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Options Trading -- Don't Forget about the Value of Puts

The put option is easily overlooked as a strategic advantage. Because markets move in both directions, the optimistic American trader can easily forget that markets go down at times, and not always up. This is where the put is easily overlooked or taken for granted.

Five important features of puts may change how you look at them:

1. Markets can -- and do -- move downward. Those traders who like long calls always think the stock’s price is going to rise. But what if it falls? The put will grow in value when the underlying stock’s price goes down instead of up. Because this is more likely after a price run-up, reversal in price trends in the short-term make put buying a smart offset strategy to accompany call buying.

2. Puts are valuable for insuring paper profits. Imagine the dilemma when you buy stock and its price rises. Do you take profits now or just hold on to shares? If you don’t want to sell, it makes no sense to sell just to take profits. An alternative is the insurance put -- buy puts as a form of insurance in the event the price does reverse. The put’s intrinsic value rises for each point the stock drops, and it can be closed to take the profits while letting you keep your stock. Another way to use long puts is as part of a collar (100 shares, one long put and one short call).

3. Puts are good tools in straddles and spreads. In advanced option strategies, you do not have to limit yourself to long and short calls, or to varying expiration dates. Using puts along with calls (long, short, or both) opens up the possibilities and greatly expands the possible strategies you can employ in your trading program.

4. Selling naked puts is less risky than selling naked calls. The potential risk to the naked call can be very high; but the naked put is not as risky, especially for lower-priced stocks. Some people think the maximum risk is the difference between the put’s strike price and zero, but it is not even that severe. The real potential loss is the difference between the strike price and tangible book value per share, minus the premium you get for selling the put. Given the time decay in the put, chances of loss are much smaller than many traders think.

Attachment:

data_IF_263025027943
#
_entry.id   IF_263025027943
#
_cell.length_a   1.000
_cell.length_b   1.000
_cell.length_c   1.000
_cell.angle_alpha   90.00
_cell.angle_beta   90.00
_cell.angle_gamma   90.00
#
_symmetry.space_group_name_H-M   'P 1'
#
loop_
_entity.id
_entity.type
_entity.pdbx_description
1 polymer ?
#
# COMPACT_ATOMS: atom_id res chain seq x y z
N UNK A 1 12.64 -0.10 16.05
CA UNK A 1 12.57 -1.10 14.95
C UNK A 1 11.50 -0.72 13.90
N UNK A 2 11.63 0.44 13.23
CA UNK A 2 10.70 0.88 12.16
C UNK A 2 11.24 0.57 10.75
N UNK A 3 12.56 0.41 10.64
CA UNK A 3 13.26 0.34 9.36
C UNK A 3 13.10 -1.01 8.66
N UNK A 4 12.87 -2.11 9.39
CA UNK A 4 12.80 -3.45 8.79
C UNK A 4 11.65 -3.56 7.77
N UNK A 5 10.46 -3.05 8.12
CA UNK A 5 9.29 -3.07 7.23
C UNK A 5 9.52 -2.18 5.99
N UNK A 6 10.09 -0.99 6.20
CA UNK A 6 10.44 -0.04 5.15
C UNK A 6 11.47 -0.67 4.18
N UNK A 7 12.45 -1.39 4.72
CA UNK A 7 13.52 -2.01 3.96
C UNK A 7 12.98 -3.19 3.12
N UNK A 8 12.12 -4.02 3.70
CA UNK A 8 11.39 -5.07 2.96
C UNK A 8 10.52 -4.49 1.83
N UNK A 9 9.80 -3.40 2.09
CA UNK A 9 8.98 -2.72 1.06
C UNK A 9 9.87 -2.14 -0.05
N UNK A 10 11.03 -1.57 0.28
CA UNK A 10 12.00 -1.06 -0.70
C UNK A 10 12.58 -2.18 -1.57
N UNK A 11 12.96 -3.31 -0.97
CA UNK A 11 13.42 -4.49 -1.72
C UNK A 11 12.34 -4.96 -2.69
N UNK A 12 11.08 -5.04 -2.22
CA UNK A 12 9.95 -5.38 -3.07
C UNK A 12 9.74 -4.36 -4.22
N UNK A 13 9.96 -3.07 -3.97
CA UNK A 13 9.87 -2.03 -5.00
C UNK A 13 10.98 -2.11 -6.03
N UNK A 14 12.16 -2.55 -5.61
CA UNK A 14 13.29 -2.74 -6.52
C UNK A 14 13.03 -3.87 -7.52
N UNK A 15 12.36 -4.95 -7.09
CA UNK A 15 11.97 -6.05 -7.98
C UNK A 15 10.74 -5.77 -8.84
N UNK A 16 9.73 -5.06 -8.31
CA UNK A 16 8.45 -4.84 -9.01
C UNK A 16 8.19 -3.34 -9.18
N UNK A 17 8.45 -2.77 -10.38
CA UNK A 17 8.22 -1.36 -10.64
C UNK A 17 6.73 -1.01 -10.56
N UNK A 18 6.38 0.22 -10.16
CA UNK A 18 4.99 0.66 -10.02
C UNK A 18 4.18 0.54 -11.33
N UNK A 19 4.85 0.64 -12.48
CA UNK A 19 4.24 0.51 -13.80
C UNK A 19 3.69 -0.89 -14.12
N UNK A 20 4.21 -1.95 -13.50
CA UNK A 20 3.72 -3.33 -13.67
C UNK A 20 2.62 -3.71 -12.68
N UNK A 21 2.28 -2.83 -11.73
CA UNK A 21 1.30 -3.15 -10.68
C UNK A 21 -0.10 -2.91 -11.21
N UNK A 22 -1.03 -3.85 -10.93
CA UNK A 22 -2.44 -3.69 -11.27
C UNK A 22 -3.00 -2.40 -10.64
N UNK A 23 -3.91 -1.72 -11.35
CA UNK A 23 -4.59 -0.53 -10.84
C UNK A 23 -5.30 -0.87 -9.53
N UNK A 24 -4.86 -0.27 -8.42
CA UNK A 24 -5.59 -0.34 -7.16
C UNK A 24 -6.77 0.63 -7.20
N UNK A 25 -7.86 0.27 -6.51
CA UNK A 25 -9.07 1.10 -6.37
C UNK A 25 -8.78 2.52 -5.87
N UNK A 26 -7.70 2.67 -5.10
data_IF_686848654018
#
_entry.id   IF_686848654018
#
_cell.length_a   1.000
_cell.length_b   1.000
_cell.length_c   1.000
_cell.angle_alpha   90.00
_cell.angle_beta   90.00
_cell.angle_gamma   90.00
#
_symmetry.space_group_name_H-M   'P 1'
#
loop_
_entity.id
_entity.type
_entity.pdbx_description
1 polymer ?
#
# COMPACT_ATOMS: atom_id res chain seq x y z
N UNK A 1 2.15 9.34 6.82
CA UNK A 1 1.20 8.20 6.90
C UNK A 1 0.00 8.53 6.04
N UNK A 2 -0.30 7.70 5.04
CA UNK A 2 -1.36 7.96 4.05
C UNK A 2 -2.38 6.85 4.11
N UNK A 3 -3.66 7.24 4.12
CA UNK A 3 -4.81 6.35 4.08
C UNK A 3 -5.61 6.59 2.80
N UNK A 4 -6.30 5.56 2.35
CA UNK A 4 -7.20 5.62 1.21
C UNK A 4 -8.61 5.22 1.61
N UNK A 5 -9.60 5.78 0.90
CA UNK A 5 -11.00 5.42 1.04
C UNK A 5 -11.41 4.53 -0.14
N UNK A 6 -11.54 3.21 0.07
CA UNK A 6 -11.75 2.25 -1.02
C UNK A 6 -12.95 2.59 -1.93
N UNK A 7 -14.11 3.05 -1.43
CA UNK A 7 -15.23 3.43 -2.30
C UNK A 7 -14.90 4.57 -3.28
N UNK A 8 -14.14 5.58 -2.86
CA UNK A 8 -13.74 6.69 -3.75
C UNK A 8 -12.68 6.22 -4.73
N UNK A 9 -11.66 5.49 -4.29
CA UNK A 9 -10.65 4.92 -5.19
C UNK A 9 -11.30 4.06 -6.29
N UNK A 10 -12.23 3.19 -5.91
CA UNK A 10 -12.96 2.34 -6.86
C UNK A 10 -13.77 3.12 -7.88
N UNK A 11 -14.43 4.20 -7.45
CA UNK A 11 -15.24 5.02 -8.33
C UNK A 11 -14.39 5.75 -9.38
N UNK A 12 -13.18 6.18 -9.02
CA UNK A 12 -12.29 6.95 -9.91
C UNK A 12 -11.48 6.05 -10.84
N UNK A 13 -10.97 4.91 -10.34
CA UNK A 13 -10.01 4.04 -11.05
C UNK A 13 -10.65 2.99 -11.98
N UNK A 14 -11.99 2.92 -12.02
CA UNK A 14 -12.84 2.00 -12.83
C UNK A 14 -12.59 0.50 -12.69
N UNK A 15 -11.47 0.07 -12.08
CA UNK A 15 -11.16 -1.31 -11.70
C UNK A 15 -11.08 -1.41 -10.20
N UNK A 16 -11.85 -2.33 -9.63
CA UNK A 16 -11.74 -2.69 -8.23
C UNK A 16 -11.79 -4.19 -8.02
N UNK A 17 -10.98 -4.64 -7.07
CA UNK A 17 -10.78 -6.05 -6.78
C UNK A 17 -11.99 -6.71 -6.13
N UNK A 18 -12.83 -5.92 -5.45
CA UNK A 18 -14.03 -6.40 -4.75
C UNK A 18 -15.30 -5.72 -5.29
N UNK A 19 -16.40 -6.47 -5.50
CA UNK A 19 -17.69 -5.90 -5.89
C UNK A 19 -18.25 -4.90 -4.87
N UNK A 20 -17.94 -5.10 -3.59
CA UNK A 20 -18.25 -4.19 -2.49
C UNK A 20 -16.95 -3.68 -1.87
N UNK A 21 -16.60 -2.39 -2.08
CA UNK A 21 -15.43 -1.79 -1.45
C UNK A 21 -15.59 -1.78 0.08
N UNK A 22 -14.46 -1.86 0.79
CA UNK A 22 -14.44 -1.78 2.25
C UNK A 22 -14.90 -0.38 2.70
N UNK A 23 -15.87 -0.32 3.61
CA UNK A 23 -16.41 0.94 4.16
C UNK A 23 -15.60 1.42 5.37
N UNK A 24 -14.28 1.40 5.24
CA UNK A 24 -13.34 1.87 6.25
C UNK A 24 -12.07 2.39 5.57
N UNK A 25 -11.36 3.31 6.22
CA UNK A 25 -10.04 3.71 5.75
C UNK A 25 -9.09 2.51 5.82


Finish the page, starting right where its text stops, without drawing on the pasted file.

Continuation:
5. Puts round out a day trading or swing trading strategy. If you use only long calls or shares of stock for short-term trading strategies, you severely limit your potential. You can only enter a position at the bottom of the swing; otherwise you have to use short calls or short stock on the top. Puts solve this problem. You can buy long puts to take advantage of downward swings without adding the risk of going short. This makes the put an elegant solution to any trader who wants to avoid short selling risks.

Puts should not be overlooked as part of your trading strategy. They not only offset calls and even enhance advanced strategies. Properly applied, puts can also reduce exposure to market risk.

Michael C. Thomsett is an instructor with the New York Institute of Finance. He teaches five  courses: “Swing Trading with Options,” “The Amazing World of Options,” “Synthetic Options Strategies”, “Options timing and dividend income strategies,” and “Using candlestick reversal and continuation patterns to improve timing.”  He is also an investing and options author and has also written for FT Press’ Agile Investor series, which can be viewed on FTPress.com. Thomsett’s latest FT Press book is Trading with Candlesticks. He also contributes to several blogs: CBOE, Seeking Alpha and the Global Risk Community.